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LAUSD Testimony - Travis Fenderson

LAUSD Testimony - Travis Fenderson

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Prepared testimony of LAUSD School Police Officer Travis Fenderson in the CPUC evidentiary hearing regarding the crossing next to Foshay Learning Center at Harvard Avenue.
Prepared testimony of LAUSD School Police Officer Travis Fenderson in the CPUC evidentiary hearing regarding the crossing next to Foshay Learning Center at Harvard Avenue.

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06/14/2009

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 1Application 06-12-005
et al.
ExhibitDate: August , 2008
PREPARED TESTIMONYOFTRAVIS FENDERSONQ: Please state your name, position, employer, and business address.
A: My name is Travis Fenderson. I am Police Officer with the Los Angeles School PoliceDepartment. My business address is 1330 West Pico Boulevard, Los Angeles, California, 90015.
Q: Where are you stationed within the Los Angeles Unified School District?
A: I am assigned to Foshay Learning Center.
Q: How long have you been with the School Police Department?
A: I have been an officer for about one and a half years.
Q: What did you do before becoming an officer?
A: I was a teacher with the Los Angeles Unified School District. I taught health to highschool students at Washington Preparatory School and Locke High School. I served as a healthteacher for three years. Prior to that, I worked in a Level 14 Psychiatric Facility, where I taughtvarious academic subjects to patients suffering from numerous psychological conditions. Severalpatients were violent, many were self-mutilators, and all were taking medication under aphysician’s care.
Q: What kind of training did you receive to become an officer?
 
 2A: I spent eighteen weeks at the Los Angeles County Sheriff’s Academy to earn my badge,completing the same training that any County deputy sheriff is required to complete. While inthe Sheriff’s Academy, I received basic training within various law enforcement relateddisciplines, including defensive tactics, basic knowledge of the penal codes, firearms training foruse in a variety of conditions, and first responder training.
Q: What are the powers of a School Police Officer?
A: A School Police Officer is granted peace officer powers by the State of California. Theseinclude the power to issue warrants, to arrest adults, to make traffic stops, and to respond to anycriminal or suspected criminal activity, regardless of its location, on or off of school property.
Q: What are your daily duties at Foshay?
A: I am the only officer regularly assigned to Foshay. I spend from 7:30 a.m. to 4:00 p.m. atthe campus or patrolling nearby. I generally do not patrol west of Western, but I patrol thestreets as far east as Vermont Avenue, as far north as 36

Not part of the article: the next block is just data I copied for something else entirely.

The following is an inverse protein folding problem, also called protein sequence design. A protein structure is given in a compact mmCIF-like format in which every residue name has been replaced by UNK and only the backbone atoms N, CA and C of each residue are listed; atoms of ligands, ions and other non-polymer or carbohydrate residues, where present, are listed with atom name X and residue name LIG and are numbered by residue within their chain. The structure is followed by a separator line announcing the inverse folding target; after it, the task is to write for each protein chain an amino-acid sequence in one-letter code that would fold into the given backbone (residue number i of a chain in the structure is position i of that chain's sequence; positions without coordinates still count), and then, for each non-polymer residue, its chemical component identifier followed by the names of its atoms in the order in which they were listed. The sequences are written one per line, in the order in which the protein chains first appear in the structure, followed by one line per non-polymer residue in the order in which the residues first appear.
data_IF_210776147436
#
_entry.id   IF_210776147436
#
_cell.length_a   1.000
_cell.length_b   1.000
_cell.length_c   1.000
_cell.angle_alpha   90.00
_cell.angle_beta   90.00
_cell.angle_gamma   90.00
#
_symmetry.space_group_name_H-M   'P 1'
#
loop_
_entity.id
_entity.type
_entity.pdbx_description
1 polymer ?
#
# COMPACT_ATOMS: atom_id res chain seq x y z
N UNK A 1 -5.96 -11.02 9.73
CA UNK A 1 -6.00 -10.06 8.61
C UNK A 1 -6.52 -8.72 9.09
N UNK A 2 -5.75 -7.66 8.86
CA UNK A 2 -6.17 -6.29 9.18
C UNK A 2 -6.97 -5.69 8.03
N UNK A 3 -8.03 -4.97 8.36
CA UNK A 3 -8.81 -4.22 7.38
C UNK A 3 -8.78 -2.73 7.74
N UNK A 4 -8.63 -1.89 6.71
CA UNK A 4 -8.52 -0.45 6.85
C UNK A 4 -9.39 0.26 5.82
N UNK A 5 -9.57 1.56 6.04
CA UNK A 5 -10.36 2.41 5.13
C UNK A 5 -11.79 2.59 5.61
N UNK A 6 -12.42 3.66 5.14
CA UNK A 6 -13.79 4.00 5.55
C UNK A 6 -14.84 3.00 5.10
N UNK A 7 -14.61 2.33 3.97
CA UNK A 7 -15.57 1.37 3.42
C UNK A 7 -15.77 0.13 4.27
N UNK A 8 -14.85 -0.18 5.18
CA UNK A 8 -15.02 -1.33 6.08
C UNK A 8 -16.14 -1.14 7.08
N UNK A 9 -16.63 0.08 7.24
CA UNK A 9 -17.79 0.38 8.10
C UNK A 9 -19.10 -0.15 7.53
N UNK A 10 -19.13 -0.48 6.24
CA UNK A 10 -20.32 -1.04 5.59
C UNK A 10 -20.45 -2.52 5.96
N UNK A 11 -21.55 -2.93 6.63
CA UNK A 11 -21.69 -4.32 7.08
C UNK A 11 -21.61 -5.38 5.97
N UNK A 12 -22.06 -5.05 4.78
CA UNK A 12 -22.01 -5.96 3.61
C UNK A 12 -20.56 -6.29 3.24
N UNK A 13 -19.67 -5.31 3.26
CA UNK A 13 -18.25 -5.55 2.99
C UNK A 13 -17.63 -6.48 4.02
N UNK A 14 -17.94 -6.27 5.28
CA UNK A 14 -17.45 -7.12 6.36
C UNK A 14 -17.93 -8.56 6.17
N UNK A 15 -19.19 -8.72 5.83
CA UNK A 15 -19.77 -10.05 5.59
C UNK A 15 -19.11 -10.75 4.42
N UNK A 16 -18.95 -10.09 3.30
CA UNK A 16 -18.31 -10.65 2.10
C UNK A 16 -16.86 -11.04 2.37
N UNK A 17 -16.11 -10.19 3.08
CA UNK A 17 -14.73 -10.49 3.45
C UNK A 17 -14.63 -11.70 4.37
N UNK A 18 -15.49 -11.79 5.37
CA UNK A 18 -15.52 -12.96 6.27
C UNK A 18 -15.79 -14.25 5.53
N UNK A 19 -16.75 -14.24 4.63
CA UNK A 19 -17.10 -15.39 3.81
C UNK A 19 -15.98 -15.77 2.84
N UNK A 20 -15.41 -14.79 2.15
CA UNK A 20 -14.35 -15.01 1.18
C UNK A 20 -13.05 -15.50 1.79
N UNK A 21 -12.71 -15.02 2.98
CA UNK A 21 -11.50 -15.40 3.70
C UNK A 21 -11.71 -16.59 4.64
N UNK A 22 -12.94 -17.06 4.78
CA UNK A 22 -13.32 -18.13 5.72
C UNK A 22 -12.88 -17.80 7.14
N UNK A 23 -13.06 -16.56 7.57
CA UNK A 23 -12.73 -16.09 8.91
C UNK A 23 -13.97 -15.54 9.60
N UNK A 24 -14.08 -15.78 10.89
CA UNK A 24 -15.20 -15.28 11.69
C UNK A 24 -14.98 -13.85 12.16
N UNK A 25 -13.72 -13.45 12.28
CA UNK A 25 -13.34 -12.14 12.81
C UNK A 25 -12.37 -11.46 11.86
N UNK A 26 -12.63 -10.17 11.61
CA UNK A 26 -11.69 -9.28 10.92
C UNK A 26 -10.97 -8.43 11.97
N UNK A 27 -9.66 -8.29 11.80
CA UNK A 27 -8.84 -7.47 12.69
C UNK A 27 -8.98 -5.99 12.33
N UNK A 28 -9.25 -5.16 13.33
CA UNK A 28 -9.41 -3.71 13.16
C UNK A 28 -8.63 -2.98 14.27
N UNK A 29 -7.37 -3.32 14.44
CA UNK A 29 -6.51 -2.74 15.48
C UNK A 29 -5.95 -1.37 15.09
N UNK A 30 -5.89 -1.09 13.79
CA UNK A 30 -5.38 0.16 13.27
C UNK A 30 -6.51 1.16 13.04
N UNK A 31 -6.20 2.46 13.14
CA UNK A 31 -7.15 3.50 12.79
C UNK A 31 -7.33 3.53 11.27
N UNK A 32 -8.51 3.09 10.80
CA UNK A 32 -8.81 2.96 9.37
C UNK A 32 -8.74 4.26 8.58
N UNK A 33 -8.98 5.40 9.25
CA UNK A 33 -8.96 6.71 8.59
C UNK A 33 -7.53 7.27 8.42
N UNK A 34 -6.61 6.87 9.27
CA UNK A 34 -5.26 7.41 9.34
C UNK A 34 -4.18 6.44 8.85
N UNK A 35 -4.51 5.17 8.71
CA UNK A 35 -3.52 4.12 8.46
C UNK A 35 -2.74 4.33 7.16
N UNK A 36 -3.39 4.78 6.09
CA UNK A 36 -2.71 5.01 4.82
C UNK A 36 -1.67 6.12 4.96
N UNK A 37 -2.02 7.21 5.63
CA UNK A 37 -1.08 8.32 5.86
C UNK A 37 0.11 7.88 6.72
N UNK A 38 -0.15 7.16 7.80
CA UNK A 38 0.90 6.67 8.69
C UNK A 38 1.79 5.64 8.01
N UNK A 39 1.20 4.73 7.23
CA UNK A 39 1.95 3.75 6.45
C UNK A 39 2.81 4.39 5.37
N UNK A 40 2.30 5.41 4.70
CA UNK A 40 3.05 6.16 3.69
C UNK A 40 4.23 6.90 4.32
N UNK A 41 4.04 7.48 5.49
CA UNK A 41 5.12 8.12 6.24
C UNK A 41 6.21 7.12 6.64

th
Street, and as far south as MartinLuther King Jr. Boulevard. I assist the staff and faculty in controlling automobile and pedestriantraffic at arrival and dismissal. I intervene in student fights and assist with students who may beintoxicated or on drugs. Generally speaking, I am involved with all aspects of student safety. Iam engaged in Community Based Policing, which means that I am constantly trying to preventincidents or crimes before they occur.
Q: What are your primary student safety concerns at Foshay?
 A: There is a lot of gang activity in the neighborhood around Foshay. Students come fromManual Arts High School to loiter near our campus. Our students are frequently the targets of robberies for their cell phones or iPods. There are drug dealers in the area. I am also concernedabout students fighting with each other or with gang members.
 
 3
Q: Have there been any physical changes in the neighborhood around Foshay in recentmonths?
 A: Yes. Construction has begun on the Expo line. The K rails have been installed to fencein the tracks and I can no longer walk across, or even see across, Exposition Boulevard atHarvard Avenue.
Q: How has this affected your ability to ensure student safety?
 A: This has seriously impacted my ability to monitor student activity and keep our studentsfrom fighting or being robbed. Before the K rails were installed, if an incident occurred on thefar side of Exposition, I would step into the street, stop traffic, and immediately cross to the otherside. Today, students are aware that I cannot cross Exposition easily, and choose to have fightsand engage in other dangerous behavior on the far side of Exposition, far more often today thanbefore the construction began. With the K rails, it is difficult for me to even see the activity.Even when I can see what is taking place, it is very difficult for me to arrive in time to stop it. Imust use the Harvard tunnel (when it is open), and this requires me to go underground, where Ilose visual contact with the situation. This gives the suspects ample time to flee before I canarrive on the scene. I also must share the tunnel with the 300 to 400 students using it atdismissal, which results in a situation where I must fight crowds of students in order to quicklyget to the other side. In addition, vendors that are forbidden from selling their goods on or nearcampus have begun to gather near the tunnel. They do this because I am not able to ask them toleave from across Exposition. If I need to run out of the tunnel quickly, I find that the vendorsare blocking the way. Furthermore, I do not have radio communication when I am in the tunnel,so I am unaware of developments on the surface during the time that I am underground. The

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